India and China finally end their historic rivalry

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The Independent Online

Indian and Chinese leaders are to create a "strategic partnership for peace and prosperity" with accords aimed at ending a decades-long border dispute and boosting bilateral trade and economic co-operation.

Indian and Chinese leaders are to create a "strategic partnership for peace and prosperity" with accords aimed at ending a decades-long border dispute and boosting bilateral trade and economic co-operation.

A statement, signed by the Chinese Premier, Wen Jiabao, and his Indian counterpart, Manmohan Singh, said the agreement would promote diplomatic relations, economic ties and help them "jointly address global challenges and threats".

The two countries also signed a raft of agreements for co-operation in such diverse areas as civil aviation, finance, education, science and technology, tourism and cultural exchanges.

Mr Wen told reporters in Delhi at the start of his four-day visit: "We are working to promote friendly ties of co-operation between our two countries." Mr Singh said: "India and China can together reshape the world order."

India and China share a mountainous, 2,500-mile border, parts of which are not demarcated. The two sides went to war over the border in 1962.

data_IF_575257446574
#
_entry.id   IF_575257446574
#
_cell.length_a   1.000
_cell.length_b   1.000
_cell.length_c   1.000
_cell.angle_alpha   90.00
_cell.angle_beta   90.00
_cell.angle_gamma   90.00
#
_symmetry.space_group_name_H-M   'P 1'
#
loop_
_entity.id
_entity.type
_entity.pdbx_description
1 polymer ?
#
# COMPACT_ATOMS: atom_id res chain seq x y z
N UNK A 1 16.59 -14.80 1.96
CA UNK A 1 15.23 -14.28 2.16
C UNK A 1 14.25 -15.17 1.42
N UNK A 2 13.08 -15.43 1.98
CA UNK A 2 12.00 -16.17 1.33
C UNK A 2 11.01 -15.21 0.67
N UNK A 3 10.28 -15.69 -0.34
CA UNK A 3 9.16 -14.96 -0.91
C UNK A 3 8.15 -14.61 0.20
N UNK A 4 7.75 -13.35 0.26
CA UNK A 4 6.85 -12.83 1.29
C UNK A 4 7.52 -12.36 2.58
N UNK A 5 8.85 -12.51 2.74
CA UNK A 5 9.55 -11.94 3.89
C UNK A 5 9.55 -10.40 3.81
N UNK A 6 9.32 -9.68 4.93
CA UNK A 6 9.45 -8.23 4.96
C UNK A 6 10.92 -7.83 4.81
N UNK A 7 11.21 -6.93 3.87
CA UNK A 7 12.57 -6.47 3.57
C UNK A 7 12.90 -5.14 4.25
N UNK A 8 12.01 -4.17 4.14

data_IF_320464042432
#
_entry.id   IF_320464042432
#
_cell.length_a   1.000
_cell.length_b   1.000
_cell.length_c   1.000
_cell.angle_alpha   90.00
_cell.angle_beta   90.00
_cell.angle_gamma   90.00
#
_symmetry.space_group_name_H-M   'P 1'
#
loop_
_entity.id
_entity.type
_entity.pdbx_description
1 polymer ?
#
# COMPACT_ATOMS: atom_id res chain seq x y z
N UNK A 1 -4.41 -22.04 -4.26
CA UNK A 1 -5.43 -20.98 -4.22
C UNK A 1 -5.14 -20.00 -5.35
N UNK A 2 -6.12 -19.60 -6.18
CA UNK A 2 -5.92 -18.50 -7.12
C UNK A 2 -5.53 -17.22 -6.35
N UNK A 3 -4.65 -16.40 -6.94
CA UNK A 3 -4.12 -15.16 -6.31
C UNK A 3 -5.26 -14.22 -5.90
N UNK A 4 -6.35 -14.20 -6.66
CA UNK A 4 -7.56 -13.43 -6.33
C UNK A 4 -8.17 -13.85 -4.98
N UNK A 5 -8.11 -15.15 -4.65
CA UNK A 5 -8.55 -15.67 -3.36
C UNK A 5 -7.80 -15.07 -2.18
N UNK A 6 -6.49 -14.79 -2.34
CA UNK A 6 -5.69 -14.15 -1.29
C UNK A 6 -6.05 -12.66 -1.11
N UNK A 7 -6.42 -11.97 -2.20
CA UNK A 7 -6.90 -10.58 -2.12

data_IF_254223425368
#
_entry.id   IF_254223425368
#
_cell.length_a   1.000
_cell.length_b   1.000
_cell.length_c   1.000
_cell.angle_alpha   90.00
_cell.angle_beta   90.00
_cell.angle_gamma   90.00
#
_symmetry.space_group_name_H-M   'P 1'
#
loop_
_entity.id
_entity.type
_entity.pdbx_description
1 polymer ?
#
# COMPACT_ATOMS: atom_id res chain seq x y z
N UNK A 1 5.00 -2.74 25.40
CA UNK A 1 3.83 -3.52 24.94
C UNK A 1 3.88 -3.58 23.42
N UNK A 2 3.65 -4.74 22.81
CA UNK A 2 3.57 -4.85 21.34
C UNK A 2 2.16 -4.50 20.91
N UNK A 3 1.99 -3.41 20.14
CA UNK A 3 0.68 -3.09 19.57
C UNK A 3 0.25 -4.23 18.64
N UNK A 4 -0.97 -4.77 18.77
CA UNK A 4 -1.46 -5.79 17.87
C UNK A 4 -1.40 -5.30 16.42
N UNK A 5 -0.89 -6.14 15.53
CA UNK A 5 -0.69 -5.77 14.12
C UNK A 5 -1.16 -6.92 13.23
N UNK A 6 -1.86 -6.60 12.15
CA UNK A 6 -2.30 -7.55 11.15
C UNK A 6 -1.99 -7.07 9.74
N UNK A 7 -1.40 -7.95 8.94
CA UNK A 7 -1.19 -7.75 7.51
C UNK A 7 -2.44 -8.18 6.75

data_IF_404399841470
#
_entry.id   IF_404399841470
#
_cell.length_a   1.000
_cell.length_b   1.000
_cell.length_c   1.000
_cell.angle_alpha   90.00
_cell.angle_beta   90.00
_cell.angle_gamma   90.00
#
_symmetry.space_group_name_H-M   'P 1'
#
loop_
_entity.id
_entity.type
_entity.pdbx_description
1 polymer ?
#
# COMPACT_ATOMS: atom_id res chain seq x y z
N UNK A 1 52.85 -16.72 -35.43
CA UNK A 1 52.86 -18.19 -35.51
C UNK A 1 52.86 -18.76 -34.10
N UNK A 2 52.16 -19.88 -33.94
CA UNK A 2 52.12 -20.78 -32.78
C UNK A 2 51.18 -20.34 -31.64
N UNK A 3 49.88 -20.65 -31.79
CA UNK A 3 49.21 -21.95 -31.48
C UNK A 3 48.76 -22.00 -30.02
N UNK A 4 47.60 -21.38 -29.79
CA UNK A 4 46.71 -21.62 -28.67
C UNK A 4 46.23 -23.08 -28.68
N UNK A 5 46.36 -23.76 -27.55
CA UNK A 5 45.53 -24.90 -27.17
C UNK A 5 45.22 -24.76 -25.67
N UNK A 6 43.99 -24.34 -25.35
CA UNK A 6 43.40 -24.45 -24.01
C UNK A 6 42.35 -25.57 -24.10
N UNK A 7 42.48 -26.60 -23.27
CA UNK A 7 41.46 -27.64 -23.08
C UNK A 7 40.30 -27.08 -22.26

An 11-point "road map" states that the countries would take into consideration historical factors, geographical features, people living in the area, security and whether the area was under Indian or Chinese control when marking the border.

Both sides had begun forging closer economic ties, hoping improved trade relations will also help expedite the resolution of political differences.

The two leaders have agreed to boost bilateral trade to $20bn (£11bn) by 2008. Last year, trade totalled $13.6bn, with India recording a trade surplus of $1.75bn.

China is keen to develop a free-trade area between the two countries. Their combined population is two billion, which would make it the largest free-trade area in the world. Mr Wen and Mr Singh agreed to set up a panel of experts to study the feasibility and benefits from a trade area.

On Sunday, Mr Wen visited the southern city of Bangalore, India's technology hub, and said the two nations should put aside their rivalry and instead pool their resources. He said India and China could lead the world in information technology, heralding a new "Asian century".

Mr Wen was expected to bring up the subject of Tibet. India allowed the Dalai Lama to set up a government in exile at Dharmsala in the northern Himalayas after he fled Chinese-ruled Tibet in 1959.

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